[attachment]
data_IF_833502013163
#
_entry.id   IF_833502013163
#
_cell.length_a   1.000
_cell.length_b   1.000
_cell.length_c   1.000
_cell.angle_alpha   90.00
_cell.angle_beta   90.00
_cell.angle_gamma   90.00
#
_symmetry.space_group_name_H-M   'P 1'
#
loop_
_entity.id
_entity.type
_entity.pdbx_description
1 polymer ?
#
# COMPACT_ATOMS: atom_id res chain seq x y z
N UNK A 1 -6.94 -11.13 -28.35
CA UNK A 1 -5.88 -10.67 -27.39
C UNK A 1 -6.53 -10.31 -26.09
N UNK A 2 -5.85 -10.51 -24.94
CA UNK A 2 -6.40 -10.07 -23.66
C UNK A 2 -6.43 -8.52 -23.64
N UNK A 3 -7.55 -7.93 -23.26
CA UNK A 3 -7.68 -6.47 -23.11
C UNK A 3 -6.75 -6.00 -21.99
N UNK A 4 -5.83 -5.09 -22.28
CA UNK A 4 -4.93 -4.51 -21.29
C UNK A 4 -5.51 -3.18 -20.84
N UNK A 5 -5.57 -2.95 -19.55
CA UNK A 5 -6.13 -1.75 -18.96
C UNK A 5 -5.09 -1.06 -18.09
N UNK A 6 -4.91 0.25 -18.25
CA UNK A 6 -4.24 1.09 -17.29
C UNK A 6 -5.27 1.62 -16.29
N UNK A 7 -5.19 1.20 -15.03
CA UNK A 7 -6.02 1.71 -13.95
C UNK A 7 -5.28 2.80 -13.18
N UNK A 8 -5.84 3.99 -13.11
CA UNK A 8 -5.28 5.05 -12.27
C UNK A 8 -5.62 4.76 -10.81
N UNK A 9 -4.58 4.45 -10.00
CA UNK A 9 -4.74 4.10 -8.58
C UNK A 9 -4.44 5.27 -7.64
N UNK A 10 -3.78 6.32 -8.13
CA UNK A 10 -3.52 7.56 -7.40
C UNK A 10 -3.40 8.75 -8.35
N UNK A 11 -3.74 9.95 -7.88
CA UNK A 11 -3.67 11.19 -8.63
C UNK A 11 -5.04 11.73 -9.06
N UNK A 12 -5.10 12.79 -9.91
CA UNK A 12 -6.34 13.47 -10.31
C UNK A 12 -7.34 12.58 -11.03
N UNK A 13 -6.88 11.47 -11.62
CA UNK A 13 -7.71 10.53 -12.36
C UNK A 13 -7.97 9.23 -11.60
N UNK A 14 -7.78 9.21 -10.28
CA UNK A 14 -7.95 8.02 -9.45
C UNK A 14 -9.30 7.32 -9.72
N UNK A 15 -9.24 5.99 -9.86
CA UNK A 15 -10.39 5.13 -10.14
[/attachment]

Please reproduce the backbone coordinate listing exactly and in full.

data_IF_833502013163
#
_entry.id   IF_833502013163
#
_cell.length_a   1.000
_cell.length_b   1.000
_cell.length_c   1.000
_cell.angle_alpha   90.00
_cell.angle_beta   90.00
_cell.angle_gamma   90.00
#
_symmetry.space_group_name_H-M   'P 1'
#
loop_
_entity.id
_entity.type
_entity.pdbx_description
1 polymer ?
#
# COMPACT_ATOMS: atom_id res chain seq x y z
N UNK A 1 -6.94 -11.13 -28.35
CA UNK A 1 -5.88 -10.67 -27.39
C UNK A 1 -6.53 -10.31 -26.09
N UNK A 2 -5.85 -10.51 -24.94
CA UNK A 2 -6.40 -10.07 -23.66
C UNK A 2 -6.43 -8.52 -23.64
N UNK A 3 -7.55 -7.93 -23.26
CA UNK A 3 -7.68 -6.47 -23.11
C UNK A 3 -6.75 -6.00 -21.99
N UNK A 4 -5.83 -5.09 -22.28
CA UNK A 4 -4.93 -4.51 -21.29
C UNK A 4 -5.51 -3.18 -20.84
N UNK A 5 -5.57 -2.95 -19.55
CA UNK A 5 -6.13 -1.75 -18.96
C UNK A 5 -5.09 -1.06 -18.09
N UNK A 6 -4.91 0.25 -18.25
CA UNK A 6 -4.24 1.09 -17.29
C UNK A 6 -5.27 1.62 -16.29
N UNK A 7 -5.19 1.20 -15.03
CA UNK A 7 -6.02 1.71 -13.95
C UNK A 7 -5.28 2.80 -13.18
N UNK A 8 -5.84 3.99 -13.11
CA UNK A 8 -5.28 5.05 -12.27
C UNK A 8 -5.62 4.76 -10.81
N UNK A 9 -4.58 4.45 -10.00
CA UNK A 9 -4.74 4.10 -8.58
C UNK A 9 -4.44 5.27 -7.64
N UNK A 10 -3.78 6.32 -8.13
CA UNK A 10 -3.52 7.56 -7.40
C UNK A 10 -3.40 8.75 -8.35
N UNK A 11 -3.74 9.95 -7.88
CA UNK A 11 -3.67 11.19 -8.63
C UNK A 11 -5.04 11.73 -9.06
N UNK A 12 -5.10 12.79 -9.91
CA UNK A 12 -6.34 13.47 -10.31
C UNK A 12 -7.34 12.58 -11.03
N UNK A 13 -6.88 11.47 -11.62
CA UNK A 13 -7.71 10.53 -12.36
C UNK A 13 -7.97 9.23 -11.60
N UNK A 14 -7.78 9.21 -10.28
CA UNK A 14 -7.95 8.02 -9.45
C UNK A 14 -9.30 7.32 -9.72
N UNK A 15 -9.24 5.99 -9.86
CA UNK A 15 -10.39 5.13 -10.14